India is Australia's fifth-largest trading partner, accounting for A$ 29 billion in goods and services trade in 2017-18, accounting for 3.6 per cent of total Australian trade, with exports of A$ 8 billion and imports of A$ 21 billion.
Overall trade increased by 13.1% on a year-over-year basis. Imports increased by 9.7% year over year, while exports soared by 23.3 per cent, though from a lower base.
Major Trade: Coal, copper ores and concentrates, gold, vegetables, wool and other animal hair, fruits and nuts, lentils, and education-related services are among India's main exports to Australia, while our main imports are coal, copper ores and concentrate, gold, pearls and gems, jewellery, and made-up textile articles.
The two countries are also discussing a Comprehensive Economic Cooperation Agreement (CECA).
Education Sector: The Joint Working Group on Education between the two countries has identified several key areas for cooperation, including collaborative research in education policy, student exchange programmes, capacity building in vocational education and distance learning in higher education.
Colombo Plan: Under the New Colombo Plan of the Australian government, Australian undergraduates have studied and completed internships in India.
Australia has also agreed to help in establishing a world-class Sports University in India.
In September 2015, the first-ever Bilateral Maritime Exercise, AUSINDEX 15, was held in Visakhapatnam (the Bay of Bengal).
Three Indian Naval Ships took part in the second bilateral maritime exercise, AUSINDEX 2017, which took place off the coast of Freemantle, Australia, from the 17th to the 19th of June 2017.
AUSINDEX 2019 was held in April 2019 in the Bay of Bengal. From July 27 to August 17, 2018, the Indian Air Force took part in the Exercise Pitch Black in Australia for the first time.
The INS Sahyadri took part in Kakadu, the Australian Navy's biennial exercise, which took place from August 30 to September 15, 2018, and was attended by 27 nations.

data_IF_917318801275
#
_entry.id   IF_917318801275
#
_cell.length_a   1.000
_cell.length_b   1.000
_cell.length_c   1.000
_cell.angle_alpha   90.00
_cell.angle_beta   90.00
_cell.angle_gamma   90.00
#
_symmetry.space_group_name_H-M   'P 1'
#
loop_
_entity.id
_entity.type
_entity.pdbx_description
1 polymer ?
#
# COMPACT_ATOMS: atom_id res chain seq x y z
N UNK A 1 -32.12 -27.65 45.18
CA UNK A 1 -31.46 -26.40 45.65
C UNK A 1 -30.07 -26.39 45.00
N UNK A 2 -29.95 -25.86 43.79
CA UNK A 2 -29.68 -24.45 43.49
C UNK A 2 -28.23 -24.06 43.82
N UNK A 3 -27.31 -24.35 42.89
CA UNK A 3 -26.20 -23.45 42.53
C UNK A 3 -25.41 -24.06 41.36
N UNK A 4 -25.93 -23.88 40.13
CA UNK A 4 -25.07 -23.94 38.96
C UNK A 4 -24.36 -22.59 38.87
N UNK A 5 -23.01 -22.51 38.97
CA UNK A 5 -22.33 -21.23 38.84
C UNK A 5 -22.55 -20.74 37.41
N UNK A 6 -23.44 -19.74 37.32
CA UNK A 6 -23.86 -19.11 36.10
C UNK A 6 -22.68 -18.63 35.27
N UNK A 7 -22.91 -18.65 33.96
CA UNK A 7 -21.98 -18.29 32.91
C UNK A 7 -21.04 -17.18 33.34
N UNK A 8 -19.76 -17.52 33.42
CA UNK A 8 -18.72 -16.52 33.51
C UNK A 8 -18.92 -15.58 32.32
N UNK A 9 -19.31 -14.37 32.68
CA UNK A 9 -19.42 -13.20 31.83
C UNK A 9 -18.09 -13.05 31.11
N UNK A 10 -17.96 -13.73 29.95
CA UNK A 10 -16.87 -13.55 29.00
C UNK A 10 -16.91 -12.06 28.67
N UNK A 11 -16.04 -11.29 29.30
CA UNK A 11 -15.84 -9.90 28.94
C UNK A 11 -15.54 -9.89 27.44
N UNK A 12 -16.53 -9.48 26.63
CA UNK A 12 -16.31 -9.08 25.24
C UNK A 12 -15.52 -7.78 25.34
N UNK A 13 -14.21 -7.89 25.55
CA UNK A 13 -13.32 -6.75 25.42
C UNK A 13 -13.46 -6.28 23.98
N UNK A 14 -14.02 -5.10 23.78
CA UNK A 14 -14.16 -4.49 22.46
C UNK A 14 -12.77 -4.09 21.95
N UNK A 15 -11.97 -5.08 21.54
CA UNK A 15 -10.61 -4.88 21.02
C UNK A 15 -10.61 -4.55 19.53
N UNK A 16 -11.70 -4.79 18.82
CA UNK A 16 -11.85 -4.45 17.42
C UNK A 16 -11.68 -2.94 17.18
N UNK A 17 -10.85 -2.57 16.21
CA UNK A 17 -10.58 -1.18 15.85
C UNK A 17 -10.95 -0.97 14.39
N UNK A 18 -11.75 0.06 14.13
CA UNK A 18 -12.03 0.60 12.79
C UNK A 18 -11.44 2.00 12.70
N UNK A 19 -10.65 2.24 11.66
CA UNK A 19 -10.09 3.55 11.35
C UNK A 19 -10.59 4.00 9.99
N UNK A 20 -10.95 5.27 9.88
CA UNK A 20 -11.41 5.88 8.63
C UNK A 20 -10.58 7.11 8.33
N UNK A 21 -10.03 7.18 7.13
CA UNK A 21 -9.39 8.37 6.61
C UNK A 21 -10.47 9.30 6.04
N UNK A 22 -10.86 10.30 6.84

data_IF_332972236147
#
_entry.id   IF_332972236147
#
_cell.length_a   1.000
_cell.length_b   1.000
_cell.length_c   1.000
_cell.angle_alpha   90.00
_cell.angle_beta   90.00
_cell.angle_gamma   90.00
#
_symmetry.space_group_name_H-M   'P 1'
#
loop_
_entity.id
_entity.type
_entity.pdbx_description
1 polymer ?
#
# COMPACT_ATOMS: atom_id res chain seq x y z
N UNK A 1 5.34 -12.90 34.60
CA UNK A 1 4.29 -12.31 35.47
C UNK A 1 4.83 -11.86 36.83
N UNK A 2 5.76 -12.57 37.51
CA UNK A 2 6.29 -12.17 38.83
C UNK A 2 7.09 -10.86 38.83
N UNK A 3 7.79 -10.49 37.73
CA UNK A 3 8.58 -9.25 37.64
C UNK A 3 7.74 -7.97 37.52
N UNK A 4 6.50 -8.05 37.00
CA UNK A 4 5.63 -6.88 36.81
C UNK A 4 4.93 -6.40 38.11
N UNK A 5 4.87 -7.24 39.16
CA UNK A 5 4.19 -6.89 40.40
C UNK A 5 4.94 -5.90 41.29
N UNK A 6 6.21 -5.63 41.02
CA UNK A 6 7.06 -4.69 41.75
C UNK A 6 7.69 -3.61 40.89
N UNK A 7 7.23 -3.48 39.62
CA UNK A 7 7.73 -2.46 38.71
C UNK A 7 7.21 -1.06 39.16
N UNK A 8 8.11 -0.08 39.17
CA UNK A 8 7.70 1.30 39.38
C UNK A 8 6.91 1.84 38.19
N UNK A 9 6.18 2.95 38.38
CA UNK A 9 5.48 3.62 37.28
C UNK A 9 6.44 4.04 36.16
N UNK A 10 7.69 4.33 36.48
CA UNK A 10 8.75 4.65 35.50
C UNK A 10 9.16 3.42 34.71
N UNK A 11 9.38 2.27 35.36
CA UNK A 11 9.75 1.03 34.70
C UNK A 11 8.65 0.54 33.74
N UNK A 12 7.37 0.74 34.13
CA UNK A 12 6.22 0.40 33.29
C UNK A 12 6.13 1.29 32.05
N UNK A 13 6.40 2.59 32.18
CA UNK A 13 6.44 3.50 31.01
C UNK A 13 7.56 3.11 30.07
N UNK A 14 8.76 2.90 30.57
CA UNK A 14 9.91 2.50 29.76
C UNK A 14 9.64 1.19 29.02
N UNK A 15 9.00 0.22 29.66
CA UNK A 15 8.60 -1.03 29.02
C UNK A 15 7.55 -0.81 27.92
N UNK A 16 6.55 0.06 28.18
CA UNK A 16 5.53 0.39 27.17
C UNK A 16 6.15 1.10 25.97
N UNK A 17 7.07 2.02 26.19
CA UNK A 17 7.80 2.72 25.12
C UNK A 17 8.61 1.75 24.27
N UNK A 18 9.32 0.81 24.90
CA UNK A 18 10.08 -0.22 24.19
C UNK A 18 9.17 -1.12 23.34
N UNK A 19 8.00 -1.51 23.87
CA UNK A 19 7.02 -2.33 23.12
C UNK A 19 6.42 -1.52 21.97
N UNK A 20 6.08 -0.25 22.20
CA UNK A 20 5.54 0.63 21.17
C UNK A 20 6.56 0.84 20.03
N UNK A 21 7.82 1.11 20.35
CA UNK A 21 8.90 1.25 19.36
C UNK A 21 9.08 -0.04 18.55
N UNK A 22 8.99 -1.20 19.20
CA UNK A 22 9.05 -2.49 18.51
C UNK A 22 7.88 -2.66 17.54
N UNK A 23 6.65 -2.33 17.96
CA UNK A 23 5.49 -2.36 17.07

In September 2019, the 4th edition of AUSTRAHIND (Special Forces of Army Exercise) took place.
In 2015, India and Australia decided to convene yearly meetings of their Foreign and Defence Secretaries (2+2) to improve foreign policy and security cooperation; the 3rd Dialogue took place on December 9, 2019, in New Delhi.
India - Australia - Japan Trilateral Dialogue
In June 2015, India, Australia, and Japan had their first Secretary-level trilateral talks in New Delhi.
The second trilateral talks at the level of Foreign Secretaries took place in Tokyo on February 26, 2016, while the third took place in Canberra on April 29, 2017.
On December 13, 2017, New Delhi hosted the 4th India - Australia - Japan Trilateral Dialogue.
With a population of nearly half a million people, the Indian community in Australia continues to increase in size and influence. India is one of Australia's most important sources of skilled immigrants.
There is a steady influx of Indian students and tourists. The number of Indian students studying at Australian universities continues to rise, with approximately 90,000 students now enrolled. After the United Kingdom and New Zealand, India is now the third largest source of immigrants to Australia, as well as the greatest supply of trained professionals.
The increasing importance of the community is evident in Australia's large-scale celebrations of Indian festivals, particularly Deepawali.